PITTSBURGH (KDKA) — With gun violence spiking in the city of Pittsburgh and a long, hot summer ahead, Mayor Ed Gainey is set to announce his plans for action.
Police have long maintained that a small group of criminals is responsible for the vast majority of violent crimes. Gainey's plan would target that violent few. People like Ronald Steave, who is accused of killing three people on New Year's Eve. He is also suspected in at least two other homicides.
Later this week, the mayor will announce a plan to get people like him off the streets before they commit other violent acts — something called "focused deterrence."
"Focus deterrence identifies the small number of extremely violent individuals whose activities are the catalysts for most of the violence in our streets," Gainey said.
It's a strategy being employed in cities across the nation, and it involves reaching out to these violent people and offering them a choice — a carrot as well as a stick.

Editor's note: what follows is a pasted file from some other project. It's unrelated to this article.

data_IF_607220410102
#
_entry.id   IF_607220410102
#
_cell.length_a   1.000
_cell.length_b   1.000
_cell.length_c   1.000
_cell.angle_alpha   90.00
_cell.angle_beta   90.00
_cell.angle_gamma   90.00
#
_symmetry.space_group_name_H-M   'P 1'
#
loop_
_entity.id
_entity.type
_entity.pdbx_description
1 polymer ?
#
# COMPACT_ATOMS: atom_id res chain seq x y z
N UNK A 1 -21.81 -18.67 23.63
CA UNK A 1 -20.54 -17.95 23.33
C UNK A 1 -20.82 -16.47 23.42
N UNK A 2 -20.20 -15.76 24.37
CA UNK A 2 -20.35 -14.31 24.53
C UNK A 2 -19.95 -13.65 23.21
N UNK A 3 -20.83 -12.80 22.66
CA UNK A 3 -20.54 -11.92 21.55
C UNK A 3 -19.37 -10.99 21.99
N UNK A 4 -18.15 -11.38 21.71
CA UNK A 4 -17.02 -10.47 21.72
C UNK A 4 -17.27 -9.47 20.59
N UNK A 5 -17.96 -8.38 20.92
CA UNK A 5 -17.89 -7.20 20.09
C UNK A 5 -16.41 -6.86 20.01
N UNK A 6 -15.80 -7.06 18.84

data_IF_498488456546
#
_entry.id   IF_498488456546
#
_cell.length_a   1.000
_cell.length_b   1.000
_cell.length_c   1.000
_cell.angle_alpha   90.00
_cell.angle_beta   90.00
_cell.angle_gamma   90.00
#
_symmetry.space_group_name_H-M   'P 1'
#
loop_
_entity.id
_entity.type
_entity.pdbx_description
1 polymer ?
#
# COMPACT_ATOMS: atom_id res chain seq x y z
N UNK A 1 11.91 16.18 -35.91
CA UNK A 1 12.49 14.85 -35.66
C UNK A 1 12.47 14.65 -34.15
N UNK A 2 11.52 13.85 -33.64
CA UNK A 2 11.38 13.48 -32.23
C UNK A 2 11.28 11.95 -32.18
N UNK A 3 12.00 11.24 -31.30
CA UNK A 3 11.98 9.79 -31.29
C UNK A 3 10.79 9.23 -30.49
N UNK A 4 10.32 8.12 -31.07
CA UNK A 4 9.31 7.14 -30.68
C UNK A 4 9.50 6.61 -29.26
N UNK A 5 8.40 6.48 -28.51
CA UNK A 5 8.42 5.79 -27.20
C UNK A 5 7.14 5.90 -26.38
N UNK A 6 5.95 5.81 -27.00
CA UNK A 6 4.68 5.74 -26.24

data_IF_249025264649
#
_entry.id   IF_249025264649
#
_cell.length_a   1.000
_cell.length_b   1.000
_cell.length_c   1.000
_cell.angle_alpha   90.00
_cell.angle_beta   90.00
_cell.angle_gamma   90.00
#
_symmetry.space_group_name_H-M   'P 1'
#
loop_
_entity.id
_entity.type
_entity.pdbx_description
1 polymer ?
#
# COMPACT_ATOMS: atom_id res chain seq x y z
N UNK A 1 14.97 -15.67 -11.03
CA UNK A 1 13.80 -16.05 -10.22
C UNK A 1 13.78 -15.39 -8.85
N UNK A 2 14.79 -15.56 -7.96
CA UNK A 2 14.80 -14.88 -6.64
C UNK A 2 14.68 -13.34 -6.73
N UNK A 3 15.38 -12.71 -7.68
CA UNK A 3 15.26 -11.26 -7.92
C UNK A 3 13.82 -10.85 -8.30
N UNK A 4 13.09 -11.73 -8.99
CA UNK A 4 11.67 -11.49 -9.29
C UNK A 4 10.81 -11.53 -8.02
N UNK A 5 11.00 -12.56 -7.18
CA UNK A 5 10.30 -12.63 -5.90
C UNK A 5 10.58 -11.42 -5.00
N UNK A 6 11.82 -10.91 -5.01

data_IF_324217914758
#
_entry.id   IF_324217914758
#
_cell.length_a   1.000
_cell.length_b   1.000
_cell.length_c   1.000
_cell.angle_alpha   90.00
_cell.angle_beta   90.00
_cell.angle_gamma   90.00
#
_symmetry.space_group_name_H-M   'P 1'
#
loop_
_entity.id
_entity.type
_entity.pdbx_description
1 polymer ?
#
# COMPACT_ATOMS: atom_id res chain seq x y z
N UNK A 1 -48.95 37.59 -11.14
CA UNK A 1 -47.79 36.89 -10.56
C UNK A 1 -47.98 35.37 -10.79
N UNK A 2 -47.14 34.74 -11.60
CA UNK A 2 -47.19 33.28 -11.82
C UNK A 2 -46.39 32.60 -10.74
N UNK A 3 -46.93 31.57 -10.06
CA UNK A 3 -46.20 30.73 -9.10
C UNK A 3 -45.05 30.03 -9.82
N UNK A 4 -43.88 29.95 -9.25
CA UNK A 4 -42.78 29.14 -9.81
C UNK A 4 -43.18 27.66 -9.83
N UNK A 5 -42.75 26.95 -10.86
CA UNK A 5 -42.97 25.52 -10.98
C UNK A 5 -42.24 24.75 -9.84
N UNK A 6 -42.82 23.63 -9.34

"If they don't stop the gun violence, every effort will be used by criminal justice levers to take them off the street," said University of Pittsburgh professor David Harris. "But if they do want to stop this violent activity, they will be offered other kinds of support, anything that they might need."
Harris, a member of Mayor Gainey's Community Health and Safety Transition Team, said instead of prosecution, probation restrictions and jail, the suspect can opt for a new life.
"Do you need a place to live?" Harris said. "Do you need further job training or education? Do you need a job?"
Critics might say this is coddling criminals and rewarding them for bad behavior, but Gainey said other tactics have not worked. The mayor praised KDKA-TV's recent finding that traffic stops are down more than 50 percent in the city and about 70 percent in neighborhoods of color.
The mayor said "focused deterrence" are targeted while other approaches unfairly round up innocent people.
"This approach will also allow to attack the root cause without repeating the mistakes of the past that swept up non-violent actors while often failing to apprehend the key perpetrators," Gainey said.
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